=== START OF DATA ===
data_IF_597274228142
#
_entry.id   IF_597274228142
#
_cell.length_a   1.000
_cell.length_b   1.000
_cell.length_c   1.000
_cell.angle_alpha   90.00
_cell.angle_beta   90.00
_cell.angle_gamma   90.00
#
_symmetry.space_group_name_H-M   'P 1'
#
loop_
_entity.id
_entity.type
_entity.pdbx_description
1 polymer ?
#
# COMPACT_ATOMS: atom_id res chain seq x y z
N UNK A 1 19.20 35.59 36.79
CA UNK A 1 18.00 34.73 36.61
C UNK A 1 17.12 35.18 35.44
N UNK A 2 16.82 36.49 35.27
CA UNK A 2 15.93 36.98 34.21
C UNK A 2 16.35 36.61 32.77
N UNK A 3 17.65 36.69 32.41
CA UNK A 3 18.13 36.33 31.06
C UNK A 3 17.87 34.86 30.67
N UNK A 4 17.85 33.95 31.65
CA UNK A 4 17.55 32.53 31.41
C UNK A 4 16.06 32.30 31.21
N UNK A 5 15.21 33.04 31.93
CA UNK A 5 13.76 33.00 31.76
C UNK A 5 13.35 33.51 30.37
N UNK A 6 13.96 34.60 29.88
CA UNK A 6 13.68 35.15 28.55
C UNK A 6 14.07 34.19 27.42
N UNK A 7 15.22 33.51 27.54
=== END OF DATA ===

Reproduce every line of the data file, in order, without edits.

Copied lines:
data_IF_597274228142
#
_entry.id   IF_597274228142
#
_cell.length_a   1.000
_cell.length_b   1.000
_cell.length_c   1.000
_cell.angle_alpha   90.00
_cell.angle_beta   90.00
_cell.angle_gamma   90.00
#
_symmetry.space_group_name_H-M   'P 1'
#
loop_
_entity.id
_entity.type
_entity.pdbx_description
1 polymer ?
#
# COMPACT_ATOMS: atom_id res chain seq x y z
N UNK A 1 19.20 35.59 36.79
CA UNK A 1 18.00 34.73 36.61
C UNK A 1 17.12 35.18 35.44
N UNK A 2 16.82 36.49 35.27
CA UNK A 2 15.93 36.98 34.21
C UNK A 2 16.35 36.61 32.77
N UNK A 3 17.65 36.69 32.41
CA UNK A 3 18.13 36.33 31.06
C UNK A 3 17.87 34.86 30.67
N UNK A 4 17.85 33.95 31.65
CA UNK A 4 17.55 32.53 31.41
C UNK A 4 16.06 32.30 31.21
N UNK A 5 15.21 33.04 31.93
CA UNK A 5 13.76 33.00 31.76
C UNK A 5 13.35 33.51 30.37
N UNK A 6 13.96 34.60 29.88
CA UNK A 6 13.68 35.15 28.55
C UNK A 6 14.07 34.19 27.42
N UNK A 7 15.22 33.51 27.54